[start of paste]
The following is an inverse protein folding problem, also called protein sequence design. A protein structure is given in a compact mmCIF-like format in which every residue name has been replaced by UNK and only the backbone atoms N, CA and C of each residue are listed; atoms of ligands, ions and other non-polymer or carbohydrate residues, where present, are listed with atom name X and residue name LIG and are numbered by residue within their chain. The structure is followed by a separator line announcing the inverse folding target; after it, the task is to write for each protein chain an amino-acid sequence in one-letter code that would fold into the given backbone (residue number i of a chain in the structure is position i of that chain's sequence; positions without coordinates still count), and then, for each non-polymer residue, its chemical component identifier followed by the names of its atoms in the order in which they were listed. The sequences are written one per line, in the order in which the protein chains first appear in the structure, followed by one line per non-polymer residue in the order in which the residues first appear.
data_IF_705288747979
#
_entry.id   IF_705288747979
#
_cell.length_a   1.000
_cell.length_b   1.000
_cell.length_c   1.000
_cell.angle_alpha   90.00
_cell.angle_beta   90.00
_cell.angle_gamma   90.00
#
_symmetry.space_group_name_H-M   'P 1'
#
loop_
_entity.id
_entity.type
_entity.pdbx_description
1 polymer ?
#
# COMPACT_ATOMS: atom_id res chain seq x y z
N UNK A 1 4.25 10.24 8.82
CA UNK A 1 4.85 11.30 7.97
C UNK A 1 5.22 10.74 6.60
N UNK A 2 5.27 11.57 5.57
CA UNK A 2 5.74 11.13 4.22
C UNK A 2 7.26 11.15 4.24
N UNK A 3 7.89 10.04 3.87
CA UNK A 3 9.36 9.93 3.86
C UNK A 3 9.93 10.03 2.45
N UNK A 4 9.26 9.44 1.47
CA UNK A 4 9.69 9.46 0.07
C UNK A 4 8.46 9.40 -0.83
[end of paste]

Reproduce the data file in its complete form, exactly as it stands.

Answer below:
The following is an inverse protein folding problem, also called protein sequence design. A protein structure is given in a compact mmCIF-like format in which every residue name has been replaced by UNK and only the backbone atoms N, CA and C of each residue are listed; atoms of ligands, ions and other non-polymer or carbohydrate residues, where present, are listed with atom name X and residue name LIG and are numbered by residue within their chain. The structure is followed by a separator line announcing the inverse folding target; after it, the task is to write for each protein chain an amino-acid sequence in one-letter code that would fold into the given backbone (residue number i of a chain in the structure is position i of that chain's sequence; positions without coordinates still count), and then, for each non-polymer residue, its chemical component identifier followed by the names of its atoms in the order in which they were listed. The sequences are written one per line, in the order in which the protein chains first appear in the structure, followed by one line per non-polymer residue in the order in which the residues first appear.
data_IF_705288747979
#
_entry.id   IF_705288747979
#
_cell.length_a   1.000
_cell.length_b   1.000
_cell.length_c   1.000
_cell.angle_alpha   90.00
_cell.angle_beta   90.00
_cell.angle_gamma   90.00
#
_symmetry.space_group_name_H-M   'P 1'
#
loop_
_entity.id
_entity.type
_entity.pdbx_description
1 polymer ?
#
# COMPACT_ATOMS: atom_id res chain seq x y z
N UNK A 1 4.25 10.24 8.82
CA UNK A 1 4.85 11.30 7.97
C UNK A 1 5.22 10.74 6.60
N UNK A 2 5.27 11.57 5.57
CA UNK A 2 5.74 11.13 4.22
C UNK A 2 7.26 11.15 4.24
N UNK A 3 7.89 10.04 3.87
CA UNK A 3 9.36 9.93 3.86
C UNK A 3 9.93 10.03 2.45
N UNK A 4 9.26 9.44 1.47
CA UNK A 4 9.69 9.46 0.07
C UNK A 4 8.46 9.40 -0.83